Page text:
how to do it? I've found that when I say "Red Hat" some people seem
to nod as if they understand that there's nothing contradictory about
"commercial open source software."


I think that another big question that strikes many companies is: "if I
make the source available, what will stop anyone from compiling the
source themselves and using it for free (illegally)?", or "if I make
the source available, what will stop anyone from using some of my best
ideas and becoming my competitor?"

That kind of fear tends to result in rejection of the OS model or a
further crave for protection, i.e. patents. I prefer living with closed
source to living with more patents. And no patent would make any
difference against illegitimate use of software (piracy). The
protection provided by passwords and serial numbers is feeble, but most
companies seem to be happy enough with it.

I think Open Source is great, but it also seems to prefer to pretend
that we live in an ideal world. We do not. Reality is brutal. Besides,
RedHat is not the average case. They are like Yahoo and Microsoft in
that they can afford to enforce certain ideas that most of the players
cannot.

--
Luciano ES
WARNING: fake address on reply!
<lu*******@ggmmxx.nneett> (domain is obfuscated)
Santos, SP - Brasil
Jul 18 '05 #7
Kyler Laird wrote:
People pay (what I consider to be) lots of money for me to write software
for them. I insist that it be open source (which makes for interesting
contract negotiations sometimes). I would be *thrilled* if someone took
my code and used it. My value is in providing solutions - not shielding
intellectual property from use.


While I do agree with you, another problem is that you spent your time
and your customer paid you to do the software.

Would it be fair if at this time, some other programmer took your code,
added (not replaced) him to the copyright notice, changed about 5 things
and charged the same for that?

I do not know the "right" answer to that. My previous software is
closed-source, mainly because it is too tightly bound. That is why I try
to split my new programs into reusable components and components related
with the customer or with a specific problem. Then I can release the
reusable parts (for example a lot of code to handle DB, DB gui, richtext
editing :-). The benefit is that if someone else will use the code,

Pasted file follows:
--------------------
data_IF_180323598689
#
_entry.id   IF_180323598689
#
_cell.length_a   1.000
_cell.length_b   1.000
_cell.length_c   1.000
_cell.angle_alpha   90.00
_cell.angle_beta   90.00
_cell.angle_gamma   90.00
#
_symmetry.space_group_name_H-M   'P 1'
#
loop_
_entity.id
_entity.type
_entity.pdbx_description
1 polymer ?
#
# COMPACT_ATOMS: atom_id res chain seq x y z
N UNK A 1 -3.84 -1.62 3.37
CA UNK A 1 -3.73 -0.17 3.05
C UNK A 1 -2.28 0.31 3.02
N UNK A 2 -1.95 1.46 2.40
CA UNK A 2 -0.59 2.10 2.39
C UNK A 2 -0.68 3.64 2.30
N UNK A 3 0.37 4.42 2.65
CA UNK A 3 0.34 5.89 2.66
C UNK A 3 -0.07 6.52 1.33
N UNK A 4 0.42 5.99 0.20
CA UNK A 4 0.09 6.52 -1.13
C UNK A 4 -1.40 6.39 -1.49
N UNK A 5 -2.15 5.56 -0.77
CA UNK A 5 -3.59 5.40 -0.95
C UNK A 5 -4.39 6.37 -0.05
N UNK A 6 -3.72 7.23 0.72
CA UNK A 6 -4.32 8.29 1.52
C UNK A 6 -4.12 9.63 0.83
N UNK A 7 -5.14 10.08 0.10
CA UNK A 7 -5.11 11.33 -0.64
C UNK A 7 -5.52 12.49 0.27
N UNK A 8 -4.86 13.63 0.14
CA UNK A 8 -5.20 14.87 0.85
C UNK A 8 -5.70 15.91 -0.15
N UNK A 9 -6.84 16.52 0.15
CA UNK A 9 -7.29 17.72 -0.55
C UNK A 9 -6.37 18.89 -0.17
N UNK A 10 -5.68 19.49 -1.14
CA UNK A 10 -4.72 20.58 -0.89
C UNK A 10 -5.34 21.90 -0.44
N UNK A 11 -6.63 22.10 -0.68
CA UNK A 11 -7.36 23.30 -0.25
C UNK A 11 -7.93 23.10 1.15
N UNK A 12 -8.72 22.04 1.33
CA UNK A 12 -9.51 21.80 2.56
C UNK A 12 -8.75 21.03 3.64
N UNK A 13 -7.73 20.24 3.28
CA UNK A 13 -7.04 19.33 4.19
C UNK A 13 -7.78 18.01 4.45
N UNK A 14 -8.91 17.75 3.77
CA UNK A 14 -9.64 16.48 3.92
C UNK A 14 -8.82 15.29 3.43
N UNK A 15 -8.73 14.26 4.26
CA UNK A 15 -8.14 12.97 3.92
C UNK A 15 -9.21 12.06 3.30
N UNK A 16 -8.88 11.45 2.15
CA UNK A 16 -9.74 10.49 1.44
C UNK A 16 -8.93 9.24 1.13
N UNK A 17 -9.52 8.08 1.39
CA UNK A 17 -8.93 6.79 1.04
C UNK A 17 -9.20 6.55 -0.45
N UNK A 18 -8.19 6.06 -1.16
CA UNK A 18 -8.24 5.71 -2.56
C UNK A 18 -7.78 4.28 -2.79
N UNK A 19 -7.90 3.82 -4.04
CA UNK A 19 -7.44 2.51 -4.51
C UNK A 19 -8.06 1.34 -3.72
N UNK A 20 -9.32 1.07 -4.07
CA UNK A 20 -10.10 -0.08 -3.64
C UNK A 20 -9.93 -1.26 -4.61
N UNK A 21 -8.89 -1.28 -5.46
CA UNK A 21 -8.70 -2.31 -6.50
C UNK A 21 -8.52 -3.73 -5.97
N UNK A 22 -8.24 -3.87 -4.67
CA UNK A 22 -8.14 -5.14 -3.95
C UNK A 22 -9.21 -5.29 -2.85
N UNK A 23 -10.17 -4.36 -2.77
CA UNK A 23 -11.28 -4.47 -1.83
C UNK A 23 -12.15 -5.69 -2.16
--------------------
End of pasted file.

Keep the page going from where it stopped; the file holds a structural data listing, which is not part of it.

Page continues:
he/she will probably find some errors that I and my customers haven't
found yet, and probably correct them and send me back a patch - then my
development time on the code will get a bit shorter, and I'll use that
to solve another customer's problems.

However, this is just theory for now, mostly based on experience with
other opensource code I used.

Note that I do not plan to release customer's application as opensource,
only parts of it. I think this is a bit better than releasing all of it,
since my company and my customer spent a lot of time on developing and
facing problems. If some other company wants to solve similar problems,
they can always come to me either writing the software, or consulting them.

--
WK

Jul 18 '05 #8
Wojciech Kocjan <wo******@n0spam-kocjan.org> writes:
Kyler Laird wrote:
People pay (what I consider to be) lots of money for me to write software
for them. I insist that it be open source (which makes for interesting
contract negotiations sometimes). I would be *thrilled* if someone took
my code and used it. My value is in providing solutions - not shielding
intellectual property from use.
While I do agree with you, another problem is that you spent your time
and your customer paid you to do the software.
No, the customer paid for me to provide a solution. I've done that.
The customer is happy. Any further usefulness of the code is gravy.
Would it be fair if at this time, some other programmer took your code,
added (not replaced) him to the copyright notice, changed about 5 things
and charged the same for that?
If it's allowed by the license (which we've been terribly loose about),
then sure; that'd be dandy. The code is almost incidental to the
solution provided. It would make me happy if the same (or slightly
modified) code helps someone else solve a problem.
Note that I do not plan to release customer's application as opensource,
only parts of it. I think this is a bit better than releasing all of it,